Gregory Burke's Black Watch took the 2006 Edinburgh Festival by storm. Presenting the Iraq war through the eyes of the eponymous Scottish regiment, this extraordinarily potent combination of docudrama and stylised physical theatre was performed in an old drill hall and offered itself as a pointed alternative to the city's annual military tattoo.
Now John Tiffany's compelling, brilliantly marshalled production marches in triumph into London. To retain the unofficial tattoo-like atmosphere, the main house has been reconfigured as a cavernous black hangar, framed by scaffolding towers, with the audience in steeply banked seating on either side of the action. The piece flits between a Fife pub, where a naive playwright figure nervously lobs questions at a group of mocking, mistrustful and sometimes menacing ex-squaddies, and the sweltering hell-hole of Iraq where the troops need all their gallows humour in the face of mortar attacks and suicide bombers.
The power of the play lies in the way it draws together elements rarely found in tandem. On the aesthetic level, it unites the gritty authenticity of verbatim drama and the poetic theatricality of a style of staging prepared to embrace emotionally expressive choreography, plangent military song, video projection, and subtext-revealing mime. On the moral plane, it conjoins dismay at this particular conflict with elegiac sorrow for a regiment betrayed simultaneously on two fronts.
In 2004, the Black Watch was sent to replace American troops in the "triangle of death" – a deployment seen as a cynical move in Republican presidential campaign – while at home it was announced that the regiment was to be amalgamated with five others.
The play understands and gives due weight to the seductive pull of tradition – totems such as the red hackle worn in the tam-o'-shanters of the Black Watch and the strong tug of the "Golden Thread" that binds families across the generations to this outfit. At the same time, it allows us to see soldiery as a working-class industry that happens to have survived longer than mining or shipbuilding but is just as likely to be left stranded by those in power.
The production has a stunningly vibrant immediacy. At the start, the squaddies are resurrected when a hand, followed by several bodies in combat fatigues, rips throught the red baize surface of a pool table that then becomes a cramped personnel carrier. The history of the regiment – from 1739 to the present – is drolly unfolded in a sort of sartorial revue in which the main character Cammy (excellent Paul Rattray) is manoeuvred around the stage like a cross between mannequin and a military cannon by his colleagues who dress him up in the evolving fashions in uniform. There's a sad, hypnotic sequence where, to intensifying music, the men respond to mail from their loved ones in a strange, ritualised sign-language, poignantly betokening the inner turmoil, and there's a startling martial ballet which works to a crescendo as the men get rid of their mutual frustrations in overlapping spurts of pugilism.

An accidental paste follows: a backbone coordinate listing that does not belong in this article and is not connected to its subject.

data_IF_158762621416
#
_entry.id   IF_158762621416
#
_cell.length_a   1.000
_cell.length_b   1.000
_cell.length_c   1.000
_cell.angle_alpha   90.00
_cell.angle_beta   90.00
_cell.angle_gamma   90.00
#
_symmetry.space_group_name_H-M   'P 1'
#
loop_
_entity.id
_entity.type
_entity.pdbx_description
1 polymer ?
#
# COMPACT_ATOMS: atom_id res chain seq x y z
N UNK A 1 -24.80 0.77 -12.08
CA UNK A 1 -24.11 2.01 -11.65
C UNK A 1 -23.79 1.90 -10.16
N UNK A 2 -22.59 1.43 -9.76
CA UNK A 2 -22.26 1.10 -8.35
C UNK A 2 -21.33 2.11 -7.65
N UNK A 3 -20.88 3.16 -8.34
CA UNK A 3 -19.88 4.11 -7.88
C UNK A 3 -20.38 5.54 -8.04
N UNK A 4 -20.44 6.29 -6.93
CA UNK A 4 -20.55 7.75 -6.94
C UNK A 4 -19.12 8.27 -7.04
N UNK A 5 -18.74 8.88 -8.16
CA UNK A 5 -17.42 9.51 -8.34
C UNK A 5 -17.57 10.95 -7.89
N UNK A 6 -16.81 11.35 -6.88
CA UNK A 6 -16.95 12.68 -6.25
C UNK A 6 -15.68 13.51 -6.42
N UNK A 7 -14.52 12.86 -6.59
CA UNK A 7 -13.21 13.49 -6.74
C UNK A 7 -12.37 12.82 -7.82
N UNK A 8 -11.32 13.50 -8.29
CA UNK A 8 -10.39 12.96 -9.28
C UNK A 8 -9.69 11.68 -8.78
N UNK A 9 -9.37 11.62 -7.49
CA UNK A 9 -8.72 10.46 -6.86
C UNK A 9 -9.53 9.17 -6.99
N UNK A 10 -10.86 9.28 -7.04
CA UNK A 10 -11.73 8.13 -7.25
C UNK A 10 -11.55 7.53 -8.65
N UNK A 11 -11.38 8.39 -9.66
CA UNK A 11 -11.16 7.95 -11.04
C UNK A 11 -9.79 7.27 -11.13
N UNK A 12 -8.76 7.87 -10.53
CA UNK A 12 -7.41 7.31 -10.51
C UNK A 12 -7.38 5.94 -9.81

The cast achieve perfection both at the drilled physical dynamism and the filthy, expletive-choked gallows humour. We see them being forced to tear down their porn pin-ups in readiness for the embedded journalists and TV cameras. But if those pics might offend local sensibility, what about the photographs of cars? "We wouldnay want the Muslim world thinking we were here tay steal their petrol," jokes Emun Elliott's charismatic wag, Fraz. As the play traces the arc of Cammy's mounting disillusion, there's the gutting sense that (in the officer's words), it has taken 300 years to build this globally respected unit, "but it only takes three years pissing about in the desert in the biggest western foreign policy disaster ever to fuck it up completely". Full of intelligent, heart-twisting ambivalence, Black Watch is a landmark event.